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Realizing gender equality: The remaining challenge of child marriage

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SDG 5 calls for achieving gender equality and empowering all women and girls. But progress toward these aspirations is hindered by gender-driven inequalities, like gendered roles in the household leading women to spend far more time on unpaid and domestic work than men.

Women who were first married by age 15 or 18 (% of women ages 20-24)

A serious impediment to realizing gender equality is child marriage, which not only deprives girls of their basic human rights but also has detrimental effects on their health and economic well-being. It contributes to a higher prevalence of adolescent pregnancy and childbirth, resulting in increased health risks for young girls. In fact, pregnancy is a leading cause of death among girls aged 15 to 19 in low- and middle-income countries.

Child marriage and adolescent pregnancy also limit educational opportunities for girls and expose them to a higher risk of domestic violence. It isolates young girls from social networks, leading to negative impacts on their mental well-being.

Despite all this evidence and SDG target 5.3, which aims to the practice by 2030, child marriage remains prevalent in numerous countries: one in five girls worldwide still get married before turning 18.

In 20 of the 121 countries with available data, at least one in every 10 women were married by the age of 15. In 96 countries, at least one in 10 women have been married before reaching the age of 18. Among these countries, Niger has the highest rate of child marriage, with three out of every four women getting married before turning 18. Additionally, in seven other countries, including Chad, Mozambique, Mali, and Bangladesh, over 50 percent of women are married by the age of 18.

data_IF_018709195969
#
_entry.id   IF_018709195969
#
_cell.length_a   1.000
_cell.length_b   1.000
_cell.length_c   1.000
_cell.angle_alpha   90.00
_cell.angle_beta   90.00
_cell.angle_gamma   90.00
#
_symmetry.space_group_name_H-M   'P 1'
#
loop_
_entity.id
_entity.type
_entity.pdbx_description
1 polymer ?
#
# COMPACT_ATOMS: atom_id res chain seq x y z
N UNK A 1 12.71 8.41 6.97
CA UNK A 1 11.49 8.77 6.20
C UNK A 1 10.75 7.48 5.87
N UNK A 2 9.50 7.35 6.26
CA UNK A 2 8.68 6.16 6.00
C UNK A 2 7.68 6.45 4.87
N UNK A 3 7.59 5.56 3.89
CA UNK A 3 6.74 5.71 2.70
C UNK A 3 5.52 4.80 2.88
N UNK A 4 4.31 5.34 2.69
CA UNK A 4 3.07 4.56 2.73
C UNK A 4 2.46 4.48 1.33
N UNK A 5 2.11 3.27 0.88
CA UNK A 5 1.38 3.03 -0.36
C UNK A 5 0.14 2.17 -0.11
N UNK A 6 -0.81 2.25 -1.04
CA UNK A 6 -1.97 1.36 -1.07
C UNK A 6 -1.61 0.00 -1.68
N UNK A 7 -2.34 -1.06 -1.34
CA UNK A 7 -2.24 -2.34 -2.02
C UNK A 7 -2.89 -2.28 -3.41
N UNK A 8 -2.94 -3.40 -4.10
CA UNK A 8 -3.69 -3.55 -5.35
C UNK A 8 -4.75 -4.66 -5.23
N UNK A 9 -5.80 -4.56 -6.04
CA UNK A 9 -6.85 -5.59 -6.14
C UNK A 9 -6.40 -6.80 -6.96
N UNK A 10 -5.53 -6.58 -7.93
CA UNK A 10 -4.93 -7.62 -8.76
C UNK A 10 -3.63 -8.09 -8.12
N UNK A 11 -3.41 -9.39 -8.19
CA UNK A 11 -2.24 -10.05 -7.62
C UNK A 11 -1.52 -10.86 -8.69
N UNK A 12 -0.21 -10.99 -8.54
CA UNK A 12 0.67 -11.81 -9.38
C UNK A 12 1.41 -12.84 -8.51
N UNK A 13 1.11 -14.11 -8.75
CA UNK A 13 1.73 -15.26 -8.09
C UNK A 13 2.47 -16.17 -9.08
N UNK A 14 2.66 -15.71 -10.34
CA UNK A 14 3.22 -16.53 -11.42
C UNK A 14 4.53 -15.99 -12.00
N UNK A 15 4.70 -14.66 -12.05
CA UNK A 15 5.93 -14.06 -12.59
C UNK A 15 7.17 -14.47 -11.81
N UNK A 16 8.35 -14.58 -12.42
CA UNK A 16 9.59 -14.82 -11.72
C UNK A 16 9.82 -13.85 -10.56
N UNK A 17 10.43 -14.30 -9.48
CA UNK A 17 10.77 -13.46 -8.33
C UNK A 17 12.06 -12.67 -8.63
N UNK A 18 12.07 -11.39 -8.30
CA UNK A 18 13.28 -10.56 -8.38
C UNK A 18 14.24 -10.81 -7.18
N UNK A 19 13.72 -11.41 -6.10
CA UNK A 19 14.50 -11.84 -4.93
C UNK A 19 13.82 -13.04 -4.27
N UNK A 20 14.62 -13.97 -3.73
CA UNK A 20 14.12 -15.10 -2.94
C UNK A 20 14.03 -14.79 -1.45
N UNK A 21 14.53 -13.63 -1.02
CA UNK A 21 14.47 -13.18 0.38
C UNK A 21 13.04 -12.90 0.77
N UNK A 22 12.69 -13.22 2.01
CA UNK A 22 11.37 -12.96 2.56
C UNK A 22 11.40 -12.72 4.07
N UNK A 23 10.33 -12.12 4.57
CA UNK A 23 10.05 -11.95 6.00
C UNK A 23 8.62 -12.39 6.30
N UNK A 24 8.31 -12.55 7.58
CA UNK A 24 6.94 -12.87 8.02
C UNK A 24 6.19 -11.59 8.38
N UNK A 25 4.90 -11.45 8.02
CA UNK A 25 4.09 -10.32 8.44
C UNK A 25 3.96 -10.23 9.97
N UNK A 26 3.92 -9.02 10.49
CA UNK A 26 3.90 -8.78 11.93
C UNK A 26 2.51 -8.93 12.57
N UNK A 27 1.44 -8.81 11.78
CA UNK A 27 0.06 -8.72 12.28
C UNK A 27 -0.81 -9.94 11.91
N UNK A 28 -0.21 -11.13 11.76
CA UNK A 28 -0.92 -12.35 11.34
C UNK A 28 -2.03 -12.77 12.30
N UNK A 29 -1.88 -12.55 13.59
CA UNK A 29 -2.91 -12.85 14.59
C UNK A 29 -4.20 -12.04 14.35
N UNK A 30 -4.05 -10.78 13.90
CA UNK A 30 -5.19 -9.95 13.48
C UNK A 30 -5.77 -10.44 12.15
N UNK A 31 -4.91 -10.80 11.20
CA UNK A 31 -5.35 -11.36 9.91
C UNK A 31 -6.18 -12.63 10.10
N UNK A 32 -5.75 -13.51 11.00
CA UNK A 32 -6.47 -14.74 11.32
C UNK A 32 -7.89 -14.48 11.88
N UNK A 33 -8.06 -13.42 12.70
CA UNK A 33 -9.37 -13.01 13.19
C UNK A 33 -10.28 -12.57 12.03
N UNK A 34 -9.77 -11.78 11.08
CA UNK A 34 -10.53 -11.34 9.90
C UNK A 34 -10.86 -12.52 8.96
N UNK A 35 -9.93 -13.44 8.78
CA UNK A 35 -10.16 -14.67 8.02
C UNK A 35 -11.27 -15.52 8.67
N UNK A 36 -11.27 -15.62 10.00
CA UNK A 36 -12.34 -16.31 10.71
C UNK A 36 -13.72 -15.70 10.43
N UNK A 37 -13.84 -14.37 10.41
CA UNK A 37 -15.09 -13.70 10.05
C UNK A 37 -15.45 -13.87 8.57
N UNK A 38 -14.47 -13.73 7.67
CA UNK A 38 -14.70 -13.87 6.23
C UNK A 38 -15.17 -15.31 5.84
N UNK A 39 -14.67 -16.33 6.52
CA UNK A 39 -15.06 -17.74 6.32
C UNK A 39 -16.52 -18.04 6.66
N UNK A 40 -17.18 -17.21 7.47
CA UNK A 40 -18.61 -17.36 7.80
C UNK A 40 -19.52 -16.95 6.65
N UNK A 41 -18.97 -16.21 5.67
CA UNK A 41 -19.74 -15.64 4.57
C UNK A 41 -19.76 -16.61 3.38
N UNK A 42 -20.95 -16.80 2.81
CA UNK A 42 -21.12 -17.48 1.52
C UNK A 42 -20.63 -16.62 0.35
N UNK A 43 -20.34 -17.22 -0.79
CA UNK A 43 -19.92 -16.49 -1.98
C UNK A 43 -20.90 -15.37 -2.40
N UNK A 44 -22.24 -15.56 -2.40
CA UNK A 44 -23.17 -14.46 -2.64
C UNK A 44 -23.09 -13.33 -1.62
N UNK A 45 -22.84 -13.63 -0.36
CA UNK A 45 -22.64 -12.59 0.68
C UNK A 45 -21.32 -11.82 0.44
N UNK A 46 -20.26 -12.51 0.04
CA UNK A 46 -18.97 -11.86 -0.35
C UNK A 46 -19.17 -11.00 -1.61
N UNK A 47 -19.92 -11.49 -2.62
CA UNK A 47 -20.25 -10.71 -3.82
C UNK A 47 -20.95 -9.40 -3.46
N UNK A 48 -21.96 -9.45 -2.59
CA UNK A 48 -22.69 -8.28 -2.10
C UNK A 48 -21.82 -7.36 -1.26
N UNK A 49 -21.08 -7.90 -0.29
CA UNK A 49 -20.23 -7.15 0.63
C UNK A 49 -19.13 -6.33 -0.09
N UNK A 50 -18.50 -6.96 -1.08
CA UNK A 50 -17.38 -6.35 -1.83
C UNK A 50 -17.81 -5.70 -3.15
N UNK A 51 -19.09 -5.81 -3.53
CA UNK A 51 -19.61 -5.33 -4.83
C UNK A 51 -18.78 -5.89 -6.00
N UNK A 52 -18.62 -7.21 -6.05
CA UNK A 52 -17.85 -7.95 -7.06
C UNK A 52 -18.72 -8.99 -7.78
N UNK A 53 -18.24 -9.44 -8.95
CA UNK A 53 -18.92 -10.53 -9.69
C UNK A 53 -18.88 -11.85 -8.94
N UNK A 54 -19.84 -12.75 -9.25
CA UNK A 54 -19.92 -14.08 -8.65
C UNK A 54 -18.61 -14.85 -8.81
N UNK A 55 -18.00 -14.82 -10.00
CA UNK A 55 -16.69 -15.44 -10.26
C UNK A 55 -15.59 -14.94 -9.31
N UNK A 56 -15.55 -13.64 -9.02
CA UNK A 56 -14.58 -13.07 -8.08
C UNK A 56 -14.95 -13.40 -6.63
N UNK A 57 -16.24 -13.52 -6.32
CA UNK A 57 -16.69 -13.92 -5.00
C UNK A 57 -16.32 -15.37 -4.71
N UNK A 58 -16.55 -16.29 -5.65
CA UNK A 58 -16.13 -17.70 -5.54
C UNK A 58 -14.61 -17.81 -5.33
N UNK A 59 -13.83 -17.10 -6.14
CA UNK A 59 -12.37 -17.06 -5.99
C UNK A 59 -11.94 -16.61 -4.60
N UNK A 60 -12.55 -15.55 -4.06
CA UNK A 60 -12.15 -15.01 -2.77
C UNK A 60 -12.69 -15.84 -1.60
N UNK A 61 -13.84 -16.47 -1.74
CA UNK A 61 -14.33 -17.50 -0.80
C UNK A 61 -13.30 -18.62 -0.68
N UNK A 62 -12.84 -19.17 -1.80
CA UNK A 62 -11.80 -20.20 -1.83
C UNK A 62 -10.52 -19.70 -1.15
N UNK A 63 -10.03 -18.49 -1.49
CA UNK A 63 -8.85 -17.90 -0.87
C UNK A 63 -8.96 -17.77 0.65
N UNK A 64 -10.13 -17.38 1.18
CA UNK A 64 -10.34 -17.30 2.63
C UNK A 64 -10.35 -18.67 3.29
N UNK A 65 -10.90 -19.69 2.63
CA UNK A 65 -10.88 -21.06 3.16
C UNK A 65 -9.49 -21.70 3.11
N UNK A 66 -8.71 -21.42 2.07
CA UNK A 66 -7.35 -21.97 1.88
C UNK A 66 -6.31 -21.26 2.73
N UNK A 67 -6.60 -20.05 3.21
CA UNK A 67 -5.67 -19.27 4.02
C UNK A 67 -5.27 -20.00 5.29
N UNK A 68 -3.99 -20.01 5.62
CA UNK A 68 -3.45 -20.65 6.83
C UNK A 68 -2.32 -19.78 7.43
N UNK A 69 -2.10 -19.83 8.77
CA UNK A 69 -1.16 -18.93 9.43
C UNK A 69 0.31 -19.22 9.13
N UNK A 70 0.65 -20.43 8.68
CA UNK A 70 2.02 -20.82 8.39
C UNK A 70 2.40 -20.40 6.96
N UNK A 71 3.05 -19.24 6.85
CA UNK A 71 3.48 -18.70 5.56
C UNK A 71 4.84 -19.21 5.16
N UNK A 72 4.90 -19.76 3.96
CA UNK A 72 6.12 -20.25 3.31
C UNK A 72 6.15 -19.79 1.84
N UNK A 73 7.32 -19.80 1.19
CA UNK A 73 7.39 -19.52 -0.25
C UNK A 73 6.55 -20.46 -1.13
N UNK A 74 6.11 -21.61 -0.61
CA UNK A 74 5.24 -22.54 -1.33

The prevalence of child marriage varies across countries and cultures, often driven by factors such as poverty and limited access to education. Climate change can also further exacerbate this issue: when families face a significant loss of income resulting from a climate-related event, they may resort to various coping mechanisms, including increased work, selling assets, withdrawing children from school, and even resorting to early marriages. For example, in Sub-Saharan Africa, instances of child marriage have been observed to rise following weather-related income shocks.

Explore the prevalence of child marriage in countries by hovering over this interactive data visualization of the 2023 Atlas of Sustainable Development Goals.

To learn more about where we stand in our efforts to achieve gender equality and empower all women and girls, look at the data stories and visualizations of the fifth story of the Atlas.


In the spirit of the World Development Report 2021: Data for Better Lives, we follow an open data and open code approach: all of the data, code, and visualizations of the Atlas are available for download and reuse.


Anna Fruttero

Senior Economist, ECA Poverty and Equity, World Bank

Divyanshi Wadhwa

Data Scientist, Development Data Group, World Bank

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